"... We develop a theory characterizing optimal stopping times for discretetime ergodic Markov processes with discounted rewards. The theory differs from prior work by its view of perstage and terminal reward functions as elements of a certain Hilbert space. In addition to a streamlined analysis establ ..."
Abstract

Cited by 114 (6 self)
 Add to MetaCart
We develop a theory characterizing optimal stopping times for discretetime ergodic Markov processes with discounted rewards. The theory differs from prior work by its view of perstage and terminal reward functions as elements of a certain Hilbert space. In addition to a streamlined analysis establishing existence and uniqueness of a solution to Bellman's equation, this approach provides an elegant framework for the study of approximate solutions. In particular, we propose a stochastic approximation algorithm that tunes weights of a linear combination of basis functions in order to approximate a value function. We prove that this algorithm converges (almost surely) and that the limit of convergence has some desirable properties. We discuss how variations on this line of analysis can be used to develop similar results for other classes of optimal stopping problems, including those involving independent increment processes, finite horizons, and twoplayer zerosum games. We illustrate...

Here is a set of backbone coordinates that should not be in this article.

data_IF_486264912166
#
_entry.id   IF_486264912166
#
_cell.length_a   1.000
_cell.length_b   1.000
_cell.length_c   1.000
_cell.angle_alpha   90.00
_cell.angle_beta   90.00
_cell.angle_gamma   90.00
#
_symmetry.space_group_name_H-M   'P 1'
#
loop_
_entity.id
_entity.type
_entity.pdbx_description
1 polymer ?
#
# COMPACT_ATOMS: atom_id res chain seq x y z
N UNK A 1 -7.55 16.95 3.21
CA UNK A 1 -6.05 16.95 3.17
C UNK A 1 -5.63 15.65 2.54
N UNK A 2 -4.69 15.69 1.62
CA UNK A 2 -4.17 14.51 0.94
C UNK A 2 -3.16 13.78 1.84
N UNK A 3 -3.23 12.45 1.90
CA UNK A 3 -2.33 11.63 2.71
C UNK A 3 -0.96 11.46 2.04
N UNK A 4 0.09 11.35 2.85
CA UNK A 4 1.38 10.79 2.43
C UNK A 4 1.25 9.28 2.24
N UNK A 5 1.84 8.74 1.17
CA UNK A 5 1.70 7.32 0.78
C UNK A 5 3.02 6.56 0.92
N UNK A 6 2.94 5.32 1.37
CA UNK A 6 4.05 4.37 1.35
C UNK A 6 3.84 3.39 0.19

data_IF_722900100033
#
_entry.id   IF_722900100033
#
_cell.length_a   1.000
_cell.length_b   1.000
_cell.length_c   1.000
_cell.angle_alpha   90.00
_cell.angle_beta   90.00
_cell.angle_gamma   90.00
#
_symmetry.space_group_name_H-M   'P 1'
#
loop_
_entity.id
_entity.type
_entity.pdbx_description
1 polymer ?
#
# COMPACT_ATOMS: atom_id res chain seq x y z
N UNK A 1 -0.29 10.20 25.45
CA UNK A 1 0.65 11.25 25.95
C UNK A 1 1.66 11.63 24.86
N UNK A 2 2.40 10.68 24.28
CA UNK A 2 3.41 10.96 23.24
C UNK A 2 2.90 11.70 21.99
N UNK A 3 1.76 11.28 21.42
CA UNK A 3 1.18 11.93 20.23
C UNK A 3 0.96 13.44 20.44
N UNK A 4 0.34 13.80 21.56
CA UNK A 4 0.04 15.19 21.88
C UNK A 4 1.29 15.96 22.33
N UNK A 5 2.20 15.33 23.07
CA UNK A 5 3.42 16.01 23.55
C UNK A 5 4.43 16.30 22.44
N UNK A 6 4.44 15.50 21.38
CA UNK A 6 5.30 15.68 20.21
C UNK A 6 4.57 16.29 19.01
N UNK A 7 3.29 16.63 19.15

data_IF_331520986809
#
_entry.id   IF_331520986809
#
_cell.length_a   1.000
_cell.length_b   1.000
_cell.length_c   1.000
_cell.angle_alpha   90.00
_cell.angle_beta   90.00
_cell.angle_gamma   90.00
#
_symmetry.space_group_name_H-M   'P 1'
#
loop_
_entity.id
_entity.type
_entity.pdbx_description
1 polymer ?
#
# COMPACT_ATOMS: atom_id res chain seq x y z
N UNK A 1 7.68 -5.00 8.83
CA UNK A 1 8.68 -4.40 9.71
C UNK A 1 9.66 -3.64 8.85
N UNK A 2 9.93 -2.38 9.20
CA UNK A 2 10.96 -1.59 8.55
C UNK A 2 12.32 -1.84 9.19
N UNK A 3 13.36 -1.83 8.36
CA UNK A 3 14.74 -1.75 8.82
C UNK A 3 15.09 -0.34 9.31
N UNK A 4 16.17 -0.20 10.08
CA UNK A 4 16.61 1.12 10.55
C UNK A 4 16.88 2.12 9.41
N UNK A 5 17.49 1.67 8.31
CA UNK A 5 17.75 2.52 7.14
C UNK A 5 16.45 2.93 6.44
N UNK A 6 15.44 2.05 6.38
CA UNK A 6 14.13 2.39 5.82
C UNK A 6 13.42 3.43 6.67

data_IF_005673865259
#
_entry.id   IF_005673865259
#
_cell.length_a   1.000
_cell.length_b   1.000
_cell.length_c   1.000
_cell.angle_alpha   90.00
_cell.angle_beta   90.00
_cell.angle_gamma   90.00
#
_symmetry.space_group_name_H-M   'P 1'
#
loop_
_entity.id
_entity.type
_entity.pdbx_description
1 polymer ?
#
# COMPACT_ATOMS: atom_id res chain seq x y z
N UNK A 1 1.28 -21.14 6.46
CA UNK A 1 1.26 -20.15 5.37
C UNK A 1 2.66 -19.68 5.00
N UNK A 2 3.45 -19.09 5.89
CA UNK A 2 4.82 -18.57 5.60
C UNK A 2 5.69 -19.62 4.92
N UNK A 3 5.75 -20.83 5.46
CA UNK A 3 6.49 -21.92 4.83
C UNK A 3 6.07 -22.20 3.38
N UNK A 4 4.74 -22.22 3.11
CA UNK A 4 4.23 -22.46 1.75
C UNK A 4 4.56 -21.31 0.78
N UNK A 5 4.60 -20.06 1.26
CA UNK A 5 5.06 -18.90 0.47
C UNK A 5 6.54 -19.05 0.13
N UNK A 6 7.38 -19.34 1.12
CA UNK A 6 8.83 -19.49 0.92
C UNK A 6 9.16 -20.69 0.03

Rationality and intelligence
 Artificial Intelligence
, 1997
"... The longterm goal of our field is the creation and understanding of intelligence. Productive research in AI, both practical and theoretical, benefits from a notion of intelligence that is precise enough to allow the cumulative development of robust systems and general results. This paper outlines a ..."
Abstract

Cited by 105 (1 self)
 Add to MetaCart